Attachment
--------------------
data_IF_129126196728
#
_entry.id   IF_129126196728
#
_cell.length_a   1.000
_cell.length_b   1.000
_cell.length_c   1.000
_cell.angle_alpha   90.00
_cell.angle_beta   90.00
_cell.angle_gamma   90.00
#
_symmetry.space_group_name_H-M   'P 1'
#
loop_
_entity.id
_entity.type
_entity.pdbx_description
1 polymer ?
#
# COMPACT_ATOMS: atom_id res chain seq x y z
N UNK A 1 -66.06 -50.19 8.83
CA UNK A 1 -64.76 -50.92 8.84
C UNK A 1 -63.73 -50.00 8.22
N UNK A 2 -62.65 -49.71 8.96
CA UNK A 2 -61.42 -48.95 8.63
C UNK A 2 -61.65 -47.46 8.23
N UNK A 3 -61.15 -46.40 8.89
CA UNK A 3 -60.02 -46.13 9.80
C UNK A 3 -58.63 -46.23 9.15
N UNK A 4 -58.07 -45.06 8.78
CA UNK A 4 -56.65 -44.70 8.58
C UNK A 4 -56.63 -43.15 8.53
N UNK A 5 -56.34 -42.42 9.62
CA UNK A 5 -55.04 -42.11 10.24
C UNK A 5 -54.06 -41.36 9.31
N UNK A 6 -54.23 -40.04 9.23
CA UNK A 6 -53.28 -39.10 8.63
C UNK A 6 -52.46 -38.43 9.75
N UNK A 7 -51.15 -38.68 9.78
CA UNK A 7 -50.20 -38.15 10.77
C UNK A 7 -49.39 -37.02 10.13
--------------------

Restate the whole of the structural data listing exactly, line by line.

data_IF_129126196728
#
_entry.id   IF_129126196728
#
_cell.length_a   1.000
_cell.length_b   1.000
_cell.length_c   1.000
_cell.angle_alpha   90.00
_cell.angle_beta   90.00
_cell.angle_gamma   90.00
#
_symmetry.space_group_name_H-M   'P 1'
#
loop_
_entity.id
_entity.type
_entity.pdbx_description
1 polymer ?
#
# COMPACT_ATOMS: atom_id res chain seq x y z
N UNK A 1 -66.06 -50.19 8.83
CA UNK A 1 -64.76 -50.92 8.84
C UNK A 1 -63.73 -50.00 8.22
N UNK A 2 -62.65 -49.71 8.96
CA UNK A 2 -61.42 -48.95 8.63
C UNK A 2 -61.65 -47.46 8.23
N UNK A 3 -61.15 -46.40 8.89
CA UNK A 3 -60.02 -46.13 9.80
C UNK A 3 -58.63 -46.23 9.15
N UNK A 4 -58.07 -45.06 8.78
CA UNK A 4 -56.65 -44.70 8.58
C UNK A 4 -56.63 -43.15 8.53
N UNK A 5 -56.34 -42.42 9.62
CA UNK A 5 -55.04 -42.11 10.24
C UNK A 5 -54.06 -41.36 9.31
N UNK A 6 -54.23 -40.04 9.23
CA UNK A 6 -53.28 -39.10 8.63
C UNK A 6 -52.46 -38.43 9.75
N UNK A 7 -51.15 -38.68 9.78
CA UNK A 7 -50.20 -38.15 10.77
C UNK A 7 -49.39 -37.02 10.13